Friends, I have a confession to make.
I’ve been struggling with something for a good number of years, and I think it’s about time I came out and admitted it to you all. It’s for my own good, really. The first step to recovery is admitting that you have a problem.
Here it goes…
I have a
capitalism addic-… Monica Bellucci fixa-… problem with movie trailers!
I have a problem with movie trailers.
Yeah, I’ve talked about it before, so what, wanna fight about it?
In short: Trailers—I don’t like ‘em, but I can’t stop watching ‘em.
‘Why is Knava thinking about this now?’ I hear you clamour breathlessly. Well, because of this:
As you can see, that’s the latest trailer for the final part of the new Planet Of The Apes trilogy. That trilogy began with 2011’s Rise Of The Planet Of The Apes and continued with 2014’s Dawn Of The Planet Of The Apes (because apes always rise before dawn. Planet.) Rotten Tomatoes has Rise at 81% and Dawn at 90%. Very healthy numbers. Numbers full of lies. I’ve seen both movies, and they’re okay. They have some elements that rise (*snigger*) above okay—Andy Serkis’ Caesar being a genuinely impressive achievement—but for the most part they’re just fine. The trailers, though? Man, I love those trailers. They’re compelling, they set your mind a-buzzing with some quite big questions, and they let your imagination create a story. And then the movies buckle under the weight of those questions and fail to live up to the narrative expectations.
In no way is that a phenomenon unique to the Apes movies.
Because that’s the key word here isn’t it: expectations. That’s what trailers are all about. They’re designed to create expectations. Positive ones. That’s their job and that’s what they gotta do; I’m no fool, dreaming of a trailer-less utopia; I know they’re not going away or changing form.
I mean, shit, it would be great if they could all be like this careful, restrained trailer for Gareth Edwards’s fantastic debut, Monsters:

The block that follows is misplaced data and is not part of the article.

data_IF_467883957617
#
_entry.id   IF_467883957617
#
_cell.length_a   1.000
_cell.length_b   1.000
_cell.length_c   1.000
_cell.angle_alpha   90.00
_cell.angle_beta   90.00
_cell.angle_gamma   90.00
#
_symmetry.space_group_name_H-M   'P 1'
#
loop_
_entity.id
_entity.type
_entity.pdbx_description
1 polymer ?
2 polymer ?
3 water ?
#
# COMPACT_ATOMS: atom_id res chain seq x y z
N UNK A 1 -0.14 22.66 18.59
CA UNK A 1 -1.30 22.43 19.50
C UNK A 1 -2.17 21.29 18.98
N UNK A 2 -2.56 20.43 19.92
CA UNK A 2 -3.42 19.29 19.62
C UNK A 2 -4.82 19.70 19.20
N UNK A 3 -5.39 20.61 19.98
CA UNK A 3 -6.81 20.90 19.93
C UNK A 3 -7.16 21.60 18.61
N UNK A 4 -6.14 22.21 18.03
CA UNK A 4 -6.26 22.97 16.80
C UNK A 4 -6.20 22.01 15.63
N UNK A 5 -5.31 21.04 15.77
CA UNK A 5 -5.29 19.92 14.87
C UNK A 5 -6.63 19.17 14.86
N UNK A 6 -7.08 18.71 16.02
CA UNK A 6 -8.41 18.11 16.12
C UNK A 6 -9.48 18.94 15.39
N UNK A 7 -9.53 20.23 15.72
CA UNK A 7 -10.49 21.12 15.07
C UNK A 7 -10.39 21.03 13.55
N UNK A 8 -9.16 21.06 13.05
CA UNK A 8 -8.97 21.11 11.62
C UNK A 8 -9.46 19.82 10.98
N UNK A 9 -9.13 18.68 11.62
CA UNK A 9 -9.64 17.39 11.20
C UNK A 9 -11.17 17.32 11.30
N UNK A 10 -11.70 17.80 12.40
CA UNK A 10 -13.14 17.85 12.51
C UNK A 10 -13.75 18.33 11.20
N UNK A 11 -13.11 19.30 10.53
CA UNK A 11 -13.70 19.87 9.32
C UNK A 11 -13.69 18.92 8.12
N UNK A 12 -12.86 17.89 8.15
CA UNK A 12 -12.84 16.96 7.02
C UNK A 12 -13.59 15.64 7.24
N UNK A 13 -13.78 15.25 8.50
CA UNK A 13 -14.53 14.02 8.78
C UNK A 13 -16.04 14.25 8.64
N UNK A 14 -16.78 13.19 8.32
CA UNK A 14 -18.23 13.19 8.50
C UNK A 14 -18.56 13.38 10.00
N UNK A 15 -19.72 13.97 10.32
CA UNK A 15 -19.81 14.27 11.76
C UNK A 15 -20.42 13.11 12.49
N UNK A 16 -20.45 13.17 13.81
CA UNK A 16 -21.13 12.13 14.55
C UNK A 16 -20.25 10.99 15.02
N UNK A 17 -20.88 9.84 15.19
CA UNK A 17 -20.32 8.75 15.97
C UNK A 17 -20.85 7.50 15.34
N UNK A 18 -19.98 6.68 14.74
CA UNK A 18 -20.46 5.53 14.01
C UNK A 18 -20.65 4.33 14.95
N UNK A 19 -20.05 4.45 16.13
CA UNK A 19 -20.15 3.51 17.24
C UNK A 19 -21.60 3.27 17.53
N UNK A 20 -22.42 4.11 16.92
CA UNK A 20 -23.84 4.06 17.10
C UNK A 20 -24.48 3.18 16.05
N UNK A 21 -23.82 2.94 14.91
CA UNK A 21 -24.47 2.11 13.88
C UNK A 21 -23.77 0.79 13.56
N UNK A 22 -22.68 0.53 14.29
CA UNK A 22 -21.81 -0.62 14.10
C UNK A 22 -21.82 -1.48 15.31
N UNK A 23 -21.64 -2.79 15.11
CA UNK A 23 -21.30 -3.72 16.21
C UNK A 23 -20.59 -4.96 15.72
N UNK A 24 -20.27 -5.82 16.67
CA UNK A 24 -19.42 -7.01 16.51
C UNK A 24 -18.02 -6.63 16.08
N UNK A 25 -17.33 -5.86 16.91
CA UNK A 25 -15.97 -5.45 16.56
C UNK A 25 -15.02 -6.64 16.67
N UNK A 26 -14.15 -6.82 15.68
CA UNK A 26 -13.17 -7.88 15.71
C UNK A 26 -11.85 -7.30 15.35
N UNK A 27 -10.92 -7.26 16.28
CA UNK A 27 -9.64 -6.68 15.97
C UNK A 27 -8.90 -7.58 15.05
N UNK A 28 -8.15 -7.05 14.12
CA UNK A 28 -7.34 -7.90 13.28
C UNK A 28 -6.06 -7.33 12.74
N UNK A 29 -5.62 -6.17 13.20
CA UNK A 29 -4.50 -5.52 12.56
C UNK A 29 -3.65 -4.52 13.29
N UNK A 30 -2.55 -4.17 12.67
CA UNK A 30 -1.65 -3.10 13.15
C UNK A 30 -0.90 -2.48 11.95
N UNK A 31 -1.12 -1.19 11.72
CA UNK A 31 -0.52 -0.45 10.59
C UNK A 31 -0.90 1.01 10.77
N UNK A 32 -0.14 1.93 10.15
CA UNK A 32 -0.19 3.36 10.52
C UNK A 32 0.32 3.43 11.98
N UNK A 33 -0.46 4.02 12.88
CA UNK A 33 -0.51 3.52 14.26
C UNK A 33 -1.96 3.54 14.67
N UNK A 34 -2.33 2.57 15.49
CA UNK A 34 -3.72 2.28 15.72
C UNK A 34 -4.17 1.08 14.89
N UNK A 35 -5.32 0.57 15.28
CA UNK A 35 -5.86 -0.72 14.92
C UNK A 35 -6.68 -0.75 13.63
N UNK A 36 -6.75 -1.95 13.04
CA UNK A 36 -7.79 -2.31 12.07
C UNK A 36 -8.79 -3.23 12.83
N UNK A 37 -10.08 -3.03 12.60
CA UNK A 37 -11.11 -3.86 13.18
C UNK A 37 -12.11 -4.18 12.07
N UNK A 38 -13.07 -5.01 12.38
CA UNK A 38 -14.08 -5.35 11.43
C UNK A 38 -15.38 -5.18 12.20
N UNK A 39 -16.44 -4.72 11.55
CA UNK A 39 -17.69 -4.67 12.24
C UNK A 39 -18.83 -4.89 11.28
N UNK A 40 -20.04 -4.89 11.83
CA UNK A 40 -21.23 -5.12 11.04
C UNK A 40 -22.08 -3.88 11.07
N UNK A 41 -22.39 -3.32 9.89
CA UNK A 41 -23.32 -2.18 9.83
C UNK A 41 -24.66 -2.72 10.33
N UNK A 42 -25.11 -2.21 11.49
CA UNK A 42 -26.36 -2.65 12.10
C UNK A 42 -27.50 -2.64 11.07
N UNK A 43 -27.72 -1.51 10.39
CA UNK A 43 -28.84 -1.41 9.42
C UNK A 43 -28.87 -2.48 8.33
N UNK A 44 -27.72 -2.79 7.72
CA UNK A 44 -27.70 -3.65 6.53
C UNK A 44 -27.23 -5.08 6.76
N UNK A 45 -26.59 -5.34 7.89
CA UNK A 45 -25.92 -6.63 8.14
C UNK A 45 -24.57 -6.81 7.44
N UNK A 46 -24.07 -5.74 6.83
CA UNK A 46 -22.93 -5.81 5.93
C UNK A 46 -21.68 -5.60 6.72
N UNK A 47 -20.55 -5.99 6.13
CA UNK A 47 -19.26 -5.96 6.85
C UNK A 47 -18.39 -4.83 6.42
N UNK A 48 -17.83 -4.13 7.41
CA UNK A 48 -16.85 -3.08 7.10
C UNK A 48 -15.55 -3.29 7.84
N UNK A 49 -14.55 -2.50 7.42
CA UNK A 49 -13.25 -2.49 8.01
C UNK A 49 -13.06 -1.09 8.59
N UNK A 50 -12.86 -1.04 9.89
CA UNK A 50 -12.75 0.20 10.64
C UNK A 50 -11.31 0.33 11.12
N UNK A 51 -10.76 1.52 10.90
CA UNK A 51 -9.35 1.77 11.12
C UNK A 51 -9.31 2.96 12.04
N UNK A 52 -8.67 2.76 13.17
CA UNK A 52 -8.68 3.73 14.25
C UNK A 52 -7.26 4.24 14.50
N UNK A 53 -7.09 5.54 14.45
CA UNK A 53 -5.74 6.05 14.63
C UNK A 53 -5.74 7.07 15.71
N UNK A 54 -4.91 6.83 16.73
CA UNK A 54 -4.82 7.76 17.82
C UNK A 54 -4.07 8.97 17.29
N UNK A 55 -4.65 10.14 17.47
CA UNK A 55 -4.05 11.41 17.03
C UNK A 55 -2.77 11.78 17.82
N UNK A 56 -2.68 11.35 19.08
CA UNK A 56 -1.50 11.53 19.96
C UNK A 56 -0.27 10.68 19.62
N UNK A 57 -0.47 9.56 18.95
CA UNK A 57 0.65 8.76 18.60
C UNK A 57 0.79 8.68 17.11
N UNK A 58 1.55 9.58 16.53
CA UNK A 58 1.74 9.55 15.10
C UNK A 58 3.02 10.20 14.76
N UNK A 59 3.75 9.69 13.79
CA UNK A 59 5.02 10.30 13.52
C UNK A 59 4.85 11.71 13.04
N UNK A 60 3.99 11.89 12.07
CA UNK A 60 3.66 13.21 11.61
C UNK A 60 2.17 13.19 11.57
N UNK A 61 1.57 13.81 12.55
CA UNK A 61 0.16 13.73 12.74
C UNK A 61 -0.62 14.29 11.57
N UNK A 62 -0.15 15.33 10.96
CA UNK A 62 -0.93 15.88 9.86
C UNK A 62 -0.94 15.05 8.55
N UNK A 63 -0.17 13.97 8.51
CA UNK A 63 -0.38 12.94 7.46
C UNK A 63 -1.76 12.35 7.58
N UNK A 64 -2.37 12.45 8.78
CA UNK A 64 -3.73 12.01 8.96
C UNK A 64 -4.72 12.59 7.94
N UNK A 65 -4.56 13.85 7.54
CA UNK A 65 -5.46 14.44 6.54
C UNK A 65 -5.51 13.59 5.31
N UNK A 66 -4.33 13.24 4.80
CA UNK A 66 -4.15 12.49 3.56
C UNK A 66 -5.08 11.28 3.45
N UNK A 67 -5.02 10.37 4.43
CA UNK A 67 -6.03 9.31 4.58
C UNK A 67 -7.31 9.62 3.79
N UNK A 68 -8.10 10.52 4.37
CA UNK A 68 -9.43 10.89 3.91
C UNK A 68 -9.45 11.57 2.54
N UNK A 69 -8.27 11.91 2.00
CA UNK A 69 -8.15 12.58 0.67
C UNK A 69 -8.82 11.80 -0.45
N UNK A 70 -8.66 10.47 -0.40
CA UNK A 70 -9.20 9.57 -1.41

But that’s just not gonna happen very often. Certainly not for the big tentpole productions on which mountain-sized stacks of cash are spent and so much risk hangs. For those movies, we know what to expect from their trailers: too many of the story beats to be fleshed out, a bunch of the best jokes ruined, some of the big spectacle shots telegraphed. But precisely because you expect that from those trailers you can learn to avoid them. I certainly have. Usually when it comes to a ‘big’ movie that I’m looking forward to I will check out the first teaser, and maybe the first proper trailer. The former is often a relatively safe bet—it’ll show some visuals and hint at the tone—while the latter can be a riskier proposition—maybe it’ll err on the side of restraint, or maybe it’ll blow its load. Pot luck. Enter at your own risk.
But sometimes, sometimes it does something even worse.
Here’s one of the best trailers for anything in a long time:
Yeah. We all went cock-a-hoop over that one didn’t we? How could we not? I mean, yes, Johnny Cash’s ‘Hurt’ is like a cheat code designed to crack open your heart, but still, even without it that trailer is dynamite. Emotional and raw, it tells some quite incredible stories in its margins. It reaches into the viewer’s brain and causes sparks to flare. ‘I gotta see that thing,’ it makes you think. ‘I’ve projected a story onto this, but it’s got gaps in it. I need those gaps filled.’